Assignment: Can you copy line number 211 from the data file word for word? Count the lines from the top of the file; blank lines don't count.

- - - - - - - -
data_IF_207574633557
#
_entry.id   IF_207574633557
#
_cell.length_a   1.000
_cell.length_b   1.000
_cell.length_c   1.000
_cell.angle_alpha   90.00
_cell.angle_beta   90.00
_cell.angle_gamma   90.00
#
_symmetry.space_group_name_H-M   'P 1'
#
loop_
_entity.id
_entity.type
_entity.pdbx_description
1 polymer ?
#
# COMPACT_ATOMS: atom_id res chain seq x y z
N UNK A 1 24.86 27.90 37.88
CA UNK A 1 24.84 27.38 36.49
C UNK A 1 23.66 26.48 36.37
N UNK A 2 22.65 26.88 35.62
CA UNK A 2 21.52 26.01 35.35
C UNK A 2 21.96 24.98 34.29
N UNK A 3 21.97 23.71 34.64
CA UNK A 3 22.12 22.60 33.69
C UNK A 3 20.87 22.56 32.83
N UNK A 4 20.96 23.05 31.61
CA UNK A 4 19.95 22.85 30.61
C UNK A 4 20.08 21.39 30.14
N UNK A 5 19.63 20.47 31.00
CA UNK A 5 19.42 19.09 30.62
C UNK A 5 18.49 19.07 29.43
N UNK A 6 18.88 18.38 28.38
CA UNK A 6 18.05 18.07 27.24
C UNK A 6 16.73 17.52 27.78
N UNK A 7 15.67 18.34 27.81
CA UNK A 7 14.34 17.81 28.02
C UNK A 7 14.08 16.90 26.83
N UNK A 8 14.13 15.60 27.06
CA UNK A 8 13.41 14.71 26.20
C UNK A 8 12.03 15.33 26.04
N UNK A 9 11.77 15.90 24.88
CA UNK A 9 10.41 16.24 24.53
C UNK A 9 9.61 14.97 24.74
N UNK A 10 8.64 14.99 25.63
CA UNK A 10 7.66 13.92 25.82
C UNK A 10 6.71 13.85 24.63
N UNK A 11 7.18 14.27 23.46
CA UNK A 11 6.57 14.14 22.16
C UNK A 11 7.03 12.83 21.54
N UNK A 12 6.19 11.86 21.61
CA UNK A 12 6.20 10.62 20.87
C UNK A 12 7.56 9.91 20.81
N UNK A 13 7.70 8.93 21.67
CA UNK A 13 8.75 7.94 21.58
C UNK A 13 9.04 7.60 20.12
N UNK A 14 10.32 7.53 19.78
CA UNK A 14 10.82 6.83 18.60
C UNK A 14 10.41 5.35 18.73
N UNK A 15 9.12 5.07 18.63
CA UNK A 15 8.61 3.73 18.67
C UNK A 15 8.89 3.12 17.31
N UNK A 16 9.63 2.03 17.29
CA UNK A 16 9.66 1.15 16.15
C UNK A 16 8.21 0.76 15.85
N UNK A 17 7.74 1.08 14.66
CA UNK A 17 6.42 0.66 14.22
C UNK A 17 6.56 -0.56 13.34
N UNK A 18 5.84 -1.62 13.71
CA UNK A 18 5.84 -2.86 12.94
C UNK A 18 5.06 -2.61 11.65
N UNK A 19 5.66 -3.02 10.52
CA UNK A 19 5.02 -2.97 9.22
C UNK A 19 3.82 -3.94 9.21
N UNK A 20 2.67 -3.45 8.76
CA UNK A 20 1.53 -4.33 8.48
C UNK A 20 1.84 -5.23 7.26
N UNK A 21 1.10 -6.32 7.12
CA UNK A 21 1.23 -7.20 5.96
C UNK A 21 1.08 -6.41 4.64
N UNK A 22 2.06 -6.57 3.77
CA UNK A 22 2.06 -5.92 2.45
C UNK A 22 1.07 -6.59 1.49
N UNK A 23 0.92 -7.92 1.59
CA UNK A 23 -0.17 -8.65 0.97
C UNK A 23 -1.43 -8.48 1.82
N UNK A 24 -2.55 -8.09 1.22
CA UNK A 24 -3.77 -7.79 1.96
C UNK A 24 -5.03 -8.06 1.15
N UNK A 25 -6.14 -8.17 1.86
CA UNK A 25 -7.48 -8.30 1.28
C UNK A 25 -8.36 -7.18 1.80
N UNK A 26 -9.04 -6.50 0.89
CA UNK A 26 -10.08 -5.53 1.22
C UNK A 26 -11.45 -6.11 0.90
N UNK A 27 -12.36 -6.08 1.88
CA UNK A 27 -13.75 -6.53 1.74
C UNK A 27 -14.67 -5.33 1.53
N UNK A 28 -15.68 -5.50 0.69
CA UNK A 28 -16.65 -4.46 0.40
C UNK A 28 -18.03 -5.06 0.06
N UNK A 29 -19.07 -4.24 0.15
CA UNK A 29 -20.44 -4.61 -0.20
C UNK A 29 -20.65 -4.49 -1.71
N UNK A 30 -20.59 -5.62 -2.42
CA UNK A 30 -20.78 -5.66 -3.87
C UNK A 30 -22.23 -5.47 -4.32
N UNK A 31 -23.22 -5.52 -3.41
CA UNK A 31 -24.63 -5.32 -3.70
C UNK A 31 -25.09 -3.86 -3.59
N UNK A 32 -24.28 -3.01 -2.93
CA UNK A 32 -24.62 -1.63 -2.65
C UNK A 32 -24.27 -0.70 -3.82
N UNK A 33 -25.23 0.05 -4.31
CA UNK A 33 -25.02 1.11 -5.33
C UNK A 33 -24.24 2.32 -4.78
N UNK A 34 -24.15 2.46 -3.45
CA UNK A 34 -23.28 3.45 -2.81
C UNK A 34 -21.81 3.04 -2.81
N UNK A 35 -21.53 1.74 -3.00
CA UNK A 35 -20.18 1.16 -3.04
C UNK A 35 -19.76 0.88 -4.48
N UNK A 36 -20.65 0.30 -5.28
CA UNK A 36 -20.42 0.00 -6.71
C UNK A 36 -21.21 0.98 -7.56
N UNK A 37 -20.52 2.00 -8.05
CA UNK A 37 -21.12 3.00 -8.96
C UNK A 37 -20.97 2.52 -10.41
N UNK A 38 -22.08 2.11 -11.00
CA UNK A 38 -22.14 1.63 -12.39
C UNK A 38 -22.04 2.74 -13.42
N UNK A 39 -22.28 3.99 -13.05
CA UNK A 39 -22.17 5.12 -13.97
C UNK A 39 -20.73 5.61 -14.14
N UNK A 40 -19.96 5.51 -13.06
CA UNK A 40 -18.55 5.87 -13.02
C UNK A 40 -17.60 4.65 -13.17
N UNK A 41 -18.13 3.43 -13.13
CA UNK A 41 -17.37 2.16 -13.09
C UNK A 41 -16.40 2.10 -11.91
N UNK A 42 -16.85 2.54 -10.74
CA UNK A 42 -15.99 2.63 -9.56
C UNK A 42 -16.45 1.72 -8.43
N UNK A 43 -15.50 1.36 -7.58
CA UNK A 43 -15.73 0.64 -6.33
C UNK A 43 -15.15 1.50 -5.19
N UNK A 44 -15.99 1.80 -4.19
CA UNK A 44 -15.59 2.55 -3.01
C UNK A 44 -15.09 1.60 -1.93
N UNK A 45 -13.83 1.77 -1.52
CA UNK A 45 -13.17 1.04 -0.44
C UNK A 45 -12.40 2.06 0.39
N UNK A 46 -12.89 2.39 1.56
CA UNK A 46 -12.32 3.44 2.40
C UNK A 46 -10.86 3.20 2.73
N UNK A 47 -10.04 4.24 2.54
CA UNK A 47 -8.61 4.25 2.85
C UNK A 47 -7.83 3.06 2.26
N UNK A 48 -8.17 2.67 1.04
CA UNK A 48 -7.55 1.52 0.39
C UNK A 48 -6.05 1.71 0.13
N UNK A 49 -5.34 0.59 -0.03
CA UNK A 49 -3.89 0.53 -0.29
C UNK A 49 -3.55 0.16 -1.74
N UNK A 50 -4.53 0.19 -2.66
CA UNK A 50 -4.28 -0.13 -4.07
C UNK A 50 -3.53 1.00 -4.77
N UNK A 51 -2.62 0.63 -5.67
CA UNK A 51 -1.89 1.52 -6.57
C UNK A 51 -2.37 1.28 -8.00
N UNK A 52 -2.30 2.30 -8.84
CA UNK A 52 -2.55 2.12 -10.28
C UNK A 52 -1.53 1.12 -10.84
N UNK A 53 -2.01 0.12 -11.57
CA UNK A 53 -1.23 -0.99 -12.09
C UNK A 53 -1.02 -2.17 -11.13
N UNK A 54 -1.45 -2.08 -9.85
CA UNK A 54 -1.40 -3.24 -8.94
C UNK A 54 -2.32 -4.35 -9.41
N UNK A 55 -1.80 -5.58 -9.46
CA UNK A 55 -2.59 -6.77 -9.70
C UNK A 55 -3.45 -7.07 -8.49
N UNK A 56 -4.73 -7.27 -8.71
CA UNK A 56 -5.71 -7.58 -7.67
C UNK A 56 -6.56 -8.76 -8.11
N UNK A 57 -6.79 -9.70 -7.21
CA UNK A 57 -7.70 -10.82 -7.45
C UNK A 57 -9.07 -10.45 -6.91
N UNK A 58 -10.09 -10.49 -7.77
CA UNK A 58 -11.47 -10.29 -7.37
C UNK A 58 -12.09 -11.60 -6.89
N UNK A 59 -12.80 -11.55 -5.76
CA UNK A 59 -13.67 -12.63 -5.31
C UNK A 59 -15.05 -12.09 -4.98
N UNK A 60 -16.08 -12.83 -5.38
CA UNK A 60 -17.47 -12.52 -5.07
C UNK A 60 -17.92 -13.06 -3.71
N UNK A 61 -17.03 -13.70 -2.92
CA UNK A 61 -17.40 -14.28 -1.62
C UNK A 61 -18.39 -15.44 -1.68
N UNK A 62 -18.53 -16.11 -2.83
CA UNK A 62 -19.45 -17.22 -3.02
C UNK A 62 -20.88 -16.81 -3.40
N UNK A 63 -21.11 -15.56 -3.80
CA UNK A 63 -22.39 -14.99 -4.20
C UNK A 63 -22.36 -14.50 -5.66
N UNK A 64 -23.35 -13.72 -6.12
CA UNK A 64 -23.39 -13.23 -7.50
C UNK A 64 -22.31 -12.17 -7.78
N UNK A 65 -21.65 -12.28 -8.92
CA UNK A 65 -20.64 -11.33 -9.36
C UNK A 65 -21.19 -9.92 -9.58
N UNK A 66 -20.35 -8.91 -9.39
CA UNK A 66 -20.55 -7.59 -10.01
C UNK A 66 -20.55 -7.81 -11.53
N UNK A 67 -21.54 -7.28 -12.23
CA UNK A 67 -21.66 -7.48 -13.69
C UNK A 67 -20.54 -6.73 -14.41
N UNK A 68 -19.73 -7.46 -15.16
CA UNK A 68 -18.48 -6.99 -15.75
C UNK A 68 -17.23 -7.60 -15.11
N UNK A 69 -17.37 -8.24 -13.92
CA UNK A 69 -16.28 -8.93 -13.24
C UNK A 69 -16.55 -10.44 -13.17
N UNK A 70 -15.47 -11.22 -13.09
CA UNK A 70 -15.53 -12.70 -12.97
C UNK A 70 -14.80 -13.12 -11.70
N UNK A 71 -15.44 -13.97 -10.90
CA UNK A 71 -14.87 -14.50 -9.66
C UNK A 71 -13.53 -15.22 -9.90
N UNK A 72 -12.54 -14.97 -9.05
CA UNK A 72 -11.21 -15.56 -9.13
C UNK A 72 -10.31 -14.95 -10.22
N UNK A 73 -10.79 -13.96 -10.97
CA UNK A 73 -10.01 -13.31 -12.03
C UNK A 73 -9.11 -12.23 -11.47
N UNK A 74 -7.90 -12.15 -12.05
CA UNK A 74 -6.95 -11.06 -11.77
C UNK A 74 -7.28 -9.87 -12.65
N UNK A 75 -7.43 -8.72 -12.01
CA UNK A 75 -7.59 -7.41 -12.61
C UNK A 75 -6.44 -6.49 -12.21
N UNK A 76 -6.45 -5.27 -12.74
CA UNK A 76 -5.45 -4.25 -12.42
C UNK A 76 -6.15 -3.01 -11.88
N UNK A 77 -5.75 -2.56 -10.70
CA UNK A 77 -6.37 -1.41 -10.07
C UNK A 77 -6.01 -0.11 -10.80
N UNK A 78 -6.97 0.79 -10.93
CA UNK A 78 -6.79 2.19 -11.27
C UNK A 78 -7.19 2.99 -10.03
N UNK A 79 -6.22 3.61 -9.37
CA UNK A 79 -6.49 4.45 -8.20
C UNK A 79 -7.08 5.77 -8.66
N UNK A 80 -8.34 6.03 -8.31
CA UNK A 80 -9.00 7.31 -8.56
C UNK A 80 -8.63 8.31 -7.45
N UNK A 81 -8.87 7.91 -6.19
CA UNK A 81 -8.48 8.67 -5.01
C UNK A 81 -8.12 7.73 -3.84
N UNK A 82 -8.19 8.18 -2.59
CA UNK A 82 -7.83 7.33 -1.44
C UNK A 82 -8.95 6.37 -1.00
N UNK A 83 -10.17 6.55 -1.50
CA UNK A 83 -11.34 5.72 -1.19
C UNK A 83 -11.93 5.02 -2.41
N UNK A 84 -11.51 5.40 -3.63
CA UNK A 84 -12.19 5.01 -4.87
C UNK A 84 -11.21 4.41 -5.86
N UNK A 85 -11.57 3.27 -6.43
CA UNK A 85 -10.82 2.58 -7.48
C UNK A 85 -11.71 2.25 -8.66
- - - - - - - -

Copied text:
CA UNK A 64 -23.39 -13.23 -7.50